Prozac Monologues is an informative memoir about dealing with bipolar disorder, the misconceptions around mood disorders, and effective treatment.
Willa Goodfellow’s compelling memoir, Prozac Monologues, reveals how common it is for people on the bipolar spectrum to be misdiagnosed with major depression.
Early in the book, Goodfellow, an Episcopal priest, is taking Prozac for long-term depression and fantasizing about sticking a nail file in her doctor’s neck. Disturbed by her situation, and doubtful that antidepressants were treating her symptoms, she stopped taking Prozac. Within the book, this moment stands out.
Soon after, Goodfellow spent a Costa Rican holiday writing much of this series of essays in an attempt to understand the true nature of her condition. Later, she was diagnosed with Bipolar II. This book charts her experiences with misdiagnoses and treatment, which locked her into a lengthy and damaging cycle, but also sent her toward recovery.
The book is structured as a series of essays, whose insights and connected resources could function as a reference for people who have been diagnosed with major depression, but who might be on the bipolar spectrum, themselves. Its ten monologues are differentiated by subtitles and dates of authorship, and each is followed by a short chapter, called “A Voice from the Edge,” with information gathered from Goodfellow’s research into the bipolar brain, as well as insights gained from her life on the bipolar spectrum.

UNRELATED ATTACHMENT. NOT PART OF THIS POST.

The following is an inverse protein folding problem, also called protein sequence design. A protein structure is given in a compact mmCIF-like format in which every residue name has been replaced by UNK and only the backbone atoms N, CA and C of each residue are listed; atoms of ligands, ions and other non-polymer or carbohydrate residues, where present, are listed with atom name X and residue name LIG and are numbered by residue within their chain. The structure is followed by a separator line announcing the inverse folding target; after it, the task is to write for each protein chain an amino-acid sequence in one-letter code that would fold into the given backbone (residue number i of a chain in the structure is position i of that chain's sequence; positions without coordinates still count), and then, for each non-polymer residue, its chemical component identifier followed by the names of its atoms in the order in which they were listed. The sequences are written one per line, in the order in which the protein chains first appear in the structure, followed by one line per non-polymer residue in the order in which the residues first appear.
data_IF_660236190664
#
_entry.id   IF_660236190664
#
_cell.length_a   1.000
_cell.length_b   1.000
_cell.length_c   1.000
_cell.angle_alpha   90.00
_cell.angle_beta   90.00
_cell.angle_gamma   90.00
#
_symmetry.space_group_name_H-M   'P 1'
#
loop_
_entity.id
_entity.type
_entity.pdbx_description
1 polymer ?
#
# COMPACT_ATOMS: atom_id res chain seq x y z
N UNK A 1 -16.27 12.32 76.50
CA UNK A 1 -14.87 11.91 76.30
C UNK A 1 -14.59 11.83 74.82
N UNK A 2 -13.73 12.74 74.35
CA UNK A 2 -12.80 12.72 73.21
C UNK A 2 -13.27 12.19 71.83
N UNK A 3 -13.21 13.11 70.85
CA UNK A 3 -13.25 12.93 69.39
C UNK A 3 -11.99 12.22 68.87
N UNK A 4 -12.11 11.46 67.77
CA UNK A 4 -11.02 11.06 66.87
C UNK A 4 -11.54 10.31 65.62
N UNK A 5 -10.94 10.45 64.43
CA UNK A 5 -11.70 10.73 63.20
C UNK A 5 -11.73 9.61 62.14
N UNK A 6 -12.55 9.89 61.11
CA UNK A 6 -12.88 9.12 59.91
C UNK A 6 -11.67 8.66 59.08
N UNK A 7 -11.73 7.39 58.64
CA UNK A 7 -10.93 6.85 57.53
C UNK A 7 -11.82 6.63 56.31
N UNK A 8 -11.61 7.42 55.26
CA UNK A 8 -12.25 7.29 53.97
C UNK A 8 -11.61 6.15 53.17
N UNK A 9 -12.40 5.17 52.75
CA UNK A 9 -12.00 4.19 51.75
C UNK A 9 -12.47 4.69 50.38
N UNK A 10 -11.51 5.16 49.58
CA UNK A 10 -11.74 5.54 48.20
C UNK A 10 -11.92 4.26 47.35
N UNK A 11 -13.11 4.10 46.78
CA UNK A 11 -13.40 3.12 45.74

The monologues are free association in style, and their tone is conversational, mirroring bipolar mood cycling and cutting through medical jargon. They present bipolar as a condition that can be managed, versus one to be feared. One monologue concentrates on what it calls the delusional element of modern life, with a comedic description of how any sane person might rely on Prozac to get off the couch toward realities like long commutes and work in cubicles. A later meditation on medication finds Goodfellow continuing on a “pharmaceutical quest for happiness and contentment,” the quality of her life improved tenfold after being correctly diagnosed and treated with mood stabilizers.
Within the book, humor is often employed to make light of serious situations, while peripheral characters offer sobering testaments and provide guidance and support to Goodfellow on her four-step road to recovery. These characters include Steve, a young man who visits her in a dream and who represents depression, and Goodfellow’s wife, who rescues her when she is flummoxed.
The book’s information is easy to understand and digest, resulting in a clear idea of bipolar disorder. Prozac Monologues is an informative memoir about dealing with the condition, misconceptions around mood disorders, and effective treatment.
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